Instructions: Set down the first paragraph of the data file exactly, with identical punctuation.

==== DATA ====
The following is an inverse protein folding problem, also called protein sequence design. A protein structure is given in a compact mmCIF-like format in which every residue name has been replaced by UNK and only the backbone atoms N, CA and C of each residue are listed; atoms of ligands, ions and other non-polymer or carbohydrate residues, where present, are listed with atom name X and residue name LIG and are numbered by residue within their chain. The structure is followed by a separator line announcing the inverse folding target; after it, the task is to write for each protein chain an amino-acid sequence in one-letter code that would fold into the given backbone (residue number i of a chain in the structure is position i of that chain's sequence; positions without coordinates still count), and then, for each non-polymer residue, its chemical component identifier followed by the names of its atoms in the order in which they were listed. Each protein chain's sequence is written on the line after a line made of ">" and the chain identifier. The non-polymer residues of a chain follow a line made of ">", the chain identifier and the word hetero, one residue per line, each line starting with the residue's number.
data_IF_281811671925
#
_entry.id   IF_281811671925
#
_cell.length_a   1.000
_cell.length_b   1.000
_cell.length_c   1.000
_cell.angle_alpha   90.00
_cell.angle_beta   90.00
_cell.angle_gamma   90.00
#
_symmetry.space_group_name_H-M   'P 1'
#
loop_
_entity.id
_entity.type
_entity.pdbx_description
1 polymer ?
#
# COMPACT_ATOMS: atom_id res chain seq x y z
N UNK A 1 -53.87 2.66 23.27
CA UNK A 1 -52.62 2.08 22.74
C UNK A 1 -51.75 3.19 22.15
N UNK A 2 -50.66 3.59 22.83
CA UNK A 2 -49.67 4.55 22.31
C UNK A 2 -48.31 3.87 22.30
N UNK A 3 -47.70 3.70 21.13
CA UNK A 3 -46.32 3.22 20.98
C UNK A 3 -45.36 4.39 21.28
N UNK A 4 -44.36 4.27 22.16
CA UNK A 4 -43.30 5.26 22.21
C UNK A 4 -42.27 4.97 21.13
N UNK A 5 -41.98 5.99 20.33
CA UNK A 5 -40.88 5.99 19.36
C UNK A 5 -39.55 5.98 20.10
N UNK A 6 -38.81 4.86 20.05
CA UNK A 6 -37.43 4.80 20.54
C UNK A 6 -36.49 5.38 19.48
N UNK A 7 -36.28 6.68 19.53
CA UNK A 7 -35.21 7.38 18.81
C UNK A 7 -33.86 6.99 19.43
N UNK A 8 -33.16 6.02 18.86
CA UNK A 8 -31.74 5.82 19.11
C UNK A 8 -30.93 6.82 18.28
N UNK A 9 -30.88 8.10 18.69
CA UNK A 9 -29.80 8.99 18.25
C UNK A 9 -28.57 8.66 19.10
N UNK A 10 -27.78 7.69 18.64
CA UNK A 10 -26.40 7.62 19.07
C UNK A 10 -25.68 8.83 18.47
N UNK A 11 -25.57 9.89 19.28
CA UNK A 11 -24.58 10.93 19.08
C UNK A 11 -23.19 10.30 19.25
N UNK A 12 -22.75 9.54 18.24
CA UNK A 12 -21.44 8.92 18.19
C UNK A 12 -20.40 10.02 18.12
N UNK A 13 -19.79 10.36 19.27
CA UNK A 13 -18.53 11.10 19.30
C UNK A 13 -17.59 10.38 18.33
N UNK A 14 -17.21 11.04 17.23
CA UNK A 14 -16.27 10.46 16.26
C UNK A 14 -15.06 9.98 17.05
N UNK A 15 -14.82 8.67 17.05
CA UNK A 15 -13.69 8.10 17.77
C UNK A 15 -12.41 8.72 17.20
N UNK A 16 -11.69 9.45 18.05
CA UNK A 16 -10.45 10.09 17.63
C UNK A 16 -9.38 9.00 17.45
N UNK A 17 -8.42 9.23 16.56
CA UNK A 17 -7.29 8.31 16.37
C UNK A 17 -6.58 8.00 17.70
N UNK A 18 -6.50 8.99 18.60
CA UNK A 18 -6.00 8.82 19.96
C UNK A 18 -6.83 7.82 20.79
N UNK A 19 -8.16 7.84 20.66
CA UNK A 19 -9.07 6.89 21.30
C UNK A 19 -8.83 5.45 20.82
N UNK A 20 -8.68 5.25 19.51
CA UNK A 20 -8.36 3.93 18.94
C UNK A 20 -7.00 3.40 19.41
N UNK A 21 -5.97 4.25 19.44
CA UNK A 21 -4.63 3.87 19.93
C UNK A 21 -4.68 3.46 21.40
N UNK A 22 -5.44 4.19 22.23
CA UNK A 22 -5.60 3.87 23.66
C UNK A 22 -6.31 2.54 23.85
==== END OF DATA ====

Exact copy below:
The following is an inverse protein folding problem, also called protein sequence design. A protein structure is given in a compact mmCIF-like format in which every residue name has been replaced by UNK and only the backbone atoms N, CA and C of each residue are listed; atoms of ligands, ions and other non-polymer or carbohydrate residues, where present, are listed with atom name X and residue name LIG and are numbered by residue within their chain. The structure is followed by a separator line announcing the inverse folding target; after it, the task is to write for each protein chain an amino-acid sequence in one-letter code that would fold into the given backbone (residue number i of a chain in the structure is position i of that chain's sequence; positions without coordinates still count), and then, for each non-polymer residue, its chemical component identifier followed by the names of its atoms in the order in which they were listed. Each protein chain's sequence is written on the line after a line made of ">" and the chain identifier. The non-polymer residues of a chain follow a line made of ">", the chain identifier and the word hetero, one residue per line, each line starting with the residue's number.